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s the Trump administration worked to revise its immigration ban, the effects were already becoming apparent in the hospital where I work, where many immigrants seek care. During this time I was called to evaluate the mental health of a man who had tried to kill himself by cutting his wrists.

I talked with him, through an interpreter, after he came out of surgery to stitch up the wounds on his arms. The man told me that he had been depressed for nearly a year, but never sought treatment. Instead, like many people with mental distress, he turned to drugs for relief. But when his depression persisted, he felt he had no options and tried to end his life.

Now, sitting in a hospital bed — head slumped, arms bandaged — he told me soberly that he regretted his suicide attempt and needed help to relieve his depression and stop his drug use. I encouraged him by telling him depression and substance use are treatable. However, when I started describing treatment options, he simply shook his head in resignation.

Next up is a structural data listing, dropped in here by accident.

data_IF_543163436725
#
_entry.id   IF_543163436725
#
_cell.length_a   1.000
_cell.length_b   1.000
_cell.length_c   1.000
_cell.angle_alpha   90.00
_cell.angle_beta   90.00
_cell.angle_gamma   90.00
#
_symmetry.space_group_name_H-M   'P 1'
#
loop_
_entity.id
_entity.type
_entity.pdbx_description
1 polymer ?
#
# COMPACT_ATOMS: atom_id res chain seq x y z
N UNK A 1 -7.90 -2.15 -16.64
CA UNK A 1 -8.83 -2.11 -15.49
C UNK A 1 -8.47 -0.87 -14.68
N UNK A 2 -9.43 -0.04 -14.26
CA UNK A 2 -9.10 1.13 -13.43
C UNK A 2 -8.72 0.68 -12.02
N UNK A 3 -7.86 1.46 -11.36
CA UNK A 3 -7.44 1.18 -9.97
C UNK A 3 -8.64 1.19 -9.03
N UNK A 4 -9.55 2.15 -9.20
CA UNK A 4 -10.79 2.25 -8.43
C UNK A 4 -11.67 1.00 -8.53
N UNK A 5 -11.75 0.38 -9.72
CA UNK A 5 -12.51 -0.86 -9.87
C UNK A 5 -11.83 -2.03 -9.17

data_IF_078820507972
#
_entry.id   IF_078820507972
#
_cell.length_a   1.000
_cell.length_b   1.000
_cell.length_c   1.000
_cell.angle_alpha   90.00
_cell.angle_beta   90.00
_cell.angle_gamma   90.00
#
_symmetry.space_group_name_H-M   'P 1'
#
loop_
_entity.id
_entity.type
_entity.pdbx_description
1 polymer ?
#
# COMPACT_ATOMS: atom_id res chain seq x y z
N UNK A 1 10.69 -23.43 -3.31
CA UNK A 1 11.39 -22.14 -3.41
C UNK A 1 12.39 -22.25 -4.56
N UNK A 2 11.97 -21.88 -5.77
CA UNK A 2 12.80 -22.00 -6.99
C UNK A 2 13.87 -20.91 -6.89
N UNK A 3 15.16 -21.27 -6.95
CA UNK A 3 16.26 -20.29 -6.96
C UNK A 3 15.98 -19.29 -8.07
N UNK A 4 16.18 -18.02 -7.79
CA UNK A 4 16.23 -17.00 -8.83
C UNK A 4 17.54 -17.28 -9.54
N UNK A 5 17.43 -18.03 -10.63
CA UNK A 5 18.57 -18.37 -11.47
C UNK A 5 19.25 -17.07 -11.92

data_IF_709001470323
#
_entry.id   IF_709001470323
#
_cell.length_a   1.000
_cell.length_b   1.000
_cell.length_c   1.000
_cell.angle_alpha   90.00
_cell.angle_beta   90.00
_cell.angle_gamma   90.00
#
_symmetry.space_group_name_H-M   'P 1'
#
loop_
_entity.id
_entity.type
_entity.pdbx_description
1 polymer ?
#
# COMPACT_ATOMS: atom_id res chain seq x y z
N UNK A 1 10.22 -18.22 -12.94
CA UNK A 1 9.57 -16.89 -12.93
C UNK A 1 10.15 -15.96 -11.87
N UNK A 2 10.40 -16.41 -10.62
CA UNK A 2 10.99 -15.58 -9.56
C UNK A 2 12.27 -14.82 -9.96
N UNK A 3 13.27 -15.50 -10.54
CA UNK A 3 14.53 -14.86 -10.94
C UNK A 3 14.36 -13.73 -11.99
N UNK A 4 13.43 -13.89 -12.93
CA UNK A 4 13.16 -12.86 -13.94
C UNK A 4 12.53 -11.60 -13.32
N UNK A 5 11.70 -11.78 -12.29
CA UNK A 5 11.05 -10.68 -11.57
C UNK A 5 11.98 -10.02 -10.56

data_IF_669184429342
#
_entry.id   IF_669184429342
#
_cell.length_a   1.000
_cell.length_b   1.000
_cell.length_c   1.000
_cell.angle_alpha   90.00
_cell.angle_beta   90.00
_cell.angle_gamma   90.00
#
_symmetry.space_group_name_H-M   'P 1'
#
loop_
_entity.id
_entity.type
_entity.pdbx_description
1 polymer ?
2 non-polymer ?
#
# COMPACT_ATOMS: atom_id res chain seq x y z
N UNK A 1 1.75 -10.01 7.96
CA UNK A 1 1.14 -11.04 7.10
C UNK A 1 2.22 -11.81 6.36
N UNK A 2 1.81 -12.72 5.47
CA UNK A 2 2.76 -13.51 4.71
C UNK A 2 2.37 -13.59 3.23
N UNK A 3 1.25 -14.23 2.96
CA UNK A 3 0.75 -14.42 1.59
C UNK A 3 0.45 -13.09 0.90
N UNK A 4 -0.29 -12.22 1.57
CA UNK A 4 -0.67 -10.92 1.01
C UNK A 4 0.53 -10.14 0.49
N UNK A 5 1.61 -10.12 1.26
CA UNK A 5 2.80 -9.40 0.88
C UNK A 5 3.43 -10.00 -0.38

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He explained that, as an immigrant, he had avoided the health care system because he was afraid it would put him on the radar of immigration officers and increase his chance of being deported. He told me that he remained fearful and would not risk separation from his family or return to dangerous conditions from which they fled.

I did my best to reassure this patient that his health records were confidential, that he was being treated in a sanctuary city, and that his providers would not betray their oath to do him no harm. I spoke earnestly and emphasized his safety. Yet it quickly became clear that my words did little to diminish his fear. No amount of reassurance could offset the inflammatory rhetoric toward immigrants, news of hate crimes and immigration raids, and the looming executive order from our new president.

Restrictive immigration laws that discourage undocumented immigrants from accessing health care have broad implications for health in the US. As was the case with my patient, what starts a treatable illness may then develop into something life-threatening, such as a heart attack or a suicide attempt. On the personal level, this is inhumane. On the societal level, it leads to more expensive care. The cost of my patient’s emergency surgery was orders of magnitude greater than the cost of outpatient mental health care would have been.

The long-term health consequences of a harsh stance on immigration are perhaps most tragically illustrated by the effect on newborns and young children. Pregnant women who live with high chronic stress, such as the fear of mistreatment and deportation, or who don’t get proper prenatal care, often deliver babies with low birth weights and developmental delays.